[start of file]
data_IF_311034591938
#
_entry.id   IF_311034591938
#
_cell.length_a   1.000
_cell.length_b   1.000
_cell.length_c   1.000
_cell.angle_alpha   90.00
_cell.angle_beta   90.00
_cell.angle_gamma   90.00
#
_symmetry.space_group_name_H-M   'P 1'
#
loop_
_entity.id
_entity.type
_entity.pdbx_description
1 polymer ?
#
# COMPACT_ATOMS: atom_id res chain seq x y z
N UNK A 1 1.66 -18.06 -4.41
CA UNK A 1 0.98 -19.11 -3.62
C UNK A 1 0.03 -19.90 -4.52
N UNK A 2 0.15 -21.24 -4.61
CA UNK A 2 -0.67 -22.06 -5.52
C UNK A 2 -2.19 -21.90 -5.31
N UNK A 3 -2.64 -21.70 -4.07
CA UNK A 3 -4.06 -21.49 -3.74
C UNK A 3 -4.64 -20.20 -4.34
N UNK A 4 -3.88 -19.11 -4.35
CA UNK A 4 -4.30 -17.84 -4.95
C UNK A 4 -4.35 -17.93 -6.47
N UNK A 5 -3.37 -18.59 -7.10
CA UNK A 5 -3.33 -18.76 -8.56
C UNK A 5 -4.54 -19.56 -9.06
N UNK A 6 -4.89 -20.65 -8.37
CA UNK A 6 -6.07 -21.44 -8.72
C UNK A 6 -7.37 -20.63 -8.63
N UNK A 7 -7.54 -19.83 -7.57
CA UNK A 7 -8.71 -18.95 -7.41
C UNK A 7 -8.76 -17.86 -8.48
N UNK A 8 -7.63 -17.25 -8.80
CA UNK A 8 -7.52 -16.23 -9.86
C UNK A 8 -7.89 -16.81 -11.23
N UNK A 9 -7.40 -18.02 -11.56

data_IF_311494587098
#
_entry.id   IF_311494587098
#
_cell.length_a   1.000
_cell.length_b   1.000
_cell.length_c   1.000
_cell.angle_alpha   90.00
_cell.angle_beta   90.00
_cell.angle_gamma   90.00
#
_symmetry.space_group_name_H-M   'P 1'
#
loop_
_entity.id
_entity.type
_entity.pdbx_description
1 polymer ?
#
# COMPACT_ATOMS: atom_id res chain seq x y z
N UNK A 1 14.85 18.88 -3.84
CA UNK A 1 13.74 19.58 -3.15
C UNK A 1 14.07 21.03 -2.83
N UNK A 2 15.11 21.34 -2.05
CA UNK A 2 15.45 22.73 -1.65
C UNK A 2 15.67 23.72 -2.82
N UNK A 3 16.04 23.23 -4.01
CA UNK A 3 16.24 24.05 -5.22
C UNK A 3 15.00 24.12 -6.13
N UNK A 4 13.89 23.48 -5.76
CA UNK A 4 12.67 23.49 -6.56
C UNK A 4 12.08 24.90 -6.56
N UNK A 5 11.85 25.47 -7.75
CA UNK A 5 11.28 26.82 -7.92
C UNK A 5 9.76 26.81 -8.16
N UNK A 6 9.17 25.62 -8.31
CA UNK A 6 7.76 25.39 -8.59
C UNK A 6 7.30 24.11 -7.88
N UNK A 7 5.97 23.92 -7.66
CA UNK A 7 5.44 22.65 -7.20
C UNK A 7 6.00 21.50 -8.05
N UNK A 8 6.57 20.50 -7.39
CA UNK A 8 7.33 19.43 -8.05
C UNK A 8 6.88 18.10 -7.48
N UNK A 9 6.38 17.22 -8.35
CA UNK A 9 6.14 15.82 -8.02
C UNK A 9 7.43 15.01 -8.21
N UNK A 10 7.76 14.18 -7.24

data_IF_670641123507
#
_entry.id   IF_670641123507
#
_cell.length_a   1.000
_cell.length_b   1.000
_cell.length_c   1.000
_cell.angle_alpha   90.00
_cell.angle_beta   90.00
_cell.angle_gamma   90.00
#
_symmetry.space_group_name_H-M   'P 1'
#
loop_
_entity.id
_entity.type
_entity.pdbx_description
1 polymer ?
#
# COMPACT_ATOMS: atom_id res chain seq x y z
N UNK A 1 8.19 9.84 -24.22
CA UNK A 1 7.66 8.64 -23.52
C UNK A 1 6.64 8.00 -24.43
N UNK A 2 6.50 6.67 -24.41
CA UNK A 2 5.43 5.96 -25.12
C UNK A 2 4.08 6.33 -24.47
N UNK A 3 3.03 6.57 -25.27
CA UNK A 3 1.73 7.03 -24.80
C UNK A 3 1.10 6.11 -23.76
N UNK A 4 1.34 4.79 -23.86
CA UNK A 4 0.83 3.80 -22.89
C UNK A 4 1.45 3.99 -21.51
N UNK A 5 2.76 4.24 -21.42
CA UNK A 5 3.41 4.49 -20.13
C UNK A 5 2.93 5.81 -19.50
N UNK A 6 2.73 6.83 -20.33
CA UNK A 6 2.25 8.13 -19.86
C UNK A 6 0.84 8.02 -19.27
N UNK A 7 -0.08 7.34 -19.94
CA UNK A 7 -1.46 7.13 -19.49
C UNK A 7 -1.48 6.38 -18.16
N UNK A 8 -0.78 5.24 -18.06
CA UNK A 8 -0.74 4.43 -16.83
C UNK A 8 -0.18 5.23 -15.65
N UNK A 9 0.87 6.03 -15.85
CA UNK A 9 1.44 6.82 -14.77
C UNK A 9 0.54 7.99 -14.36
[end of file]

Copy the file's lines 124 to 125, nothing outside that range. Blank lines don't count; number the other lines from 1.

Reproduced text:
CA UNK A 4 0.83 3.80 -22.89
C UNK A 4 1.45 3.99 -21.51